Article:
• By changing the tip path plane, the direction of thrust is changed, and the corresponding intended direction of movement or flight is achieved
    • Collective Stick:
      • Always located to the left of the pilot's seat and varies the lift of the main rotor by decreasing or increasing the angle of attack on all rotor plates equally and in the same direction
      • Also used in combination with the cyclic to regulate speed and altitude
    • Rudder Pedals:
      • Controls movement about the vertical axis (yaw) of the helicopter by changing the pitch (angle of attack) of the tail rotor plates
      • This causes more or less force to be developed which is counteracting the torque caused by the main rotors
      • Additionally, by the pilot deflecting the rudder pedals left or right the aircraft heading or direction is changed left or right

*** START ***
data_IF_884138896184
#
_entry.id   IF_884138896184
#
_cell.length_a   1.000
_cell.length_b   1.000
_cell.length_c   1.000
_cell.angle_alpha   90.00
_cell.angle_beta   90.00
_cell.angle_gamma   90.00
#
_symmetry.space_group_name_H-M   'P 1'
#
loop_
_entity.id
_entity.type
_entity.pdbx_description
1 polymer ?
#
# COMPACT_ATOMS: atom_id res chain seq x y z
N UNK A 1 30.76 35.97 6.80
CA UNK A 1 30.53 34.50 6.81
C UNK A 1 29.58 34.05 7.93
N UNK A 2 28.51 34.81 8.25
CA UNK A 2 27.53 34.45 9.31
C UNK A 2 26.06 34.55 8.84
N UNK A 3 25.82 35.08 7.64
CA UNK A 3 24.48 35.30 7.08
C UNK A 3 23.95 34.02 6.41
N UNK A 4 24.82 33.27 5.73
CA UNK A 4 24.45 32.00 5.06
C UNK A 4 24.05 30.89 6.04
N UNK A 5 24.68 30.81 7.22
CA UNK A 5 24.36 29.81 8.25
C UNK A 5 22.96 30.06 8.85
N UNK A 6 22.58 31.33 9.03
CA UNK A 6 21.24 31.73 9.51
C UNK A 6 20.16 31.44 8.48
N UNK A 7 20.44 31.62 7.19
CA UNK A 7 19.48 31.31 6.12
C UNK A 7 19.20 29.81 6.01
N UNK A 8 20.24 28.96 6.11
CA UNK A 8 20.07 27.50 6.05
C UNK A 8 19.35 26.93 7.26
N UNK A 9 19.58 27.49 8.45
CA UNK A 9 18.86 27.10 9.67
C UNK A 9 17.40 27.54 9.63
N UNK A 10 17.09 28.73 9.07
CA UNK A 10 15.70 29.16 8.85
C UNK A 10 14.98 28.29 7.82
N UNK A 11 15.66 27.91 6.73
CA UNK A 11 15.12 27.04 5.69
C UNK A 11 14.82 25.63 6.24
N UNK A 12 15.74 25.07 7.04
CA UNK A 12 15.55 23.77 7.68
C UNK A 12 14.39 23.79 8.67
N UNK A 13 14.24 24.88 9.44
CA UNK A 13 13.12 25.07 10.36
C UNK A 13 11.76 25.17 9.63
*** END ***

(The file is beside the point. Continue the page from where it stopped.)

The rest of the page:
• Components:
    • Rotor Blade:
      • Spinning "wings" which allow for lift on helicopters or "rotor-craft"
    • Main Rotor Assembly:
      • Consists of rotor blades, rotor hub assembly, pitch control rod/links, mast, swashplate and support assembly
      • Some may have scissor and sleeve assembly
      • All of the above items work to change linear (push/pull motion) into rotating control movement
    • Gearboxes/Transmission:
      • Changes direction and provides power produced by the engines via drive shafts to the main and trail rotor assemblies
      • The main transmission also provides mounting pads for accessory mounting such as hydraulic flight control pumps, generators, and rotor brake
      • Most helicopters have a main, intermediate and a tail gearbox


  • The principles of flight are those basic characteristics which act upon an aircraft
  • A balanced aircraft is a happy aircraft (fuel burn, efficiency, etc.)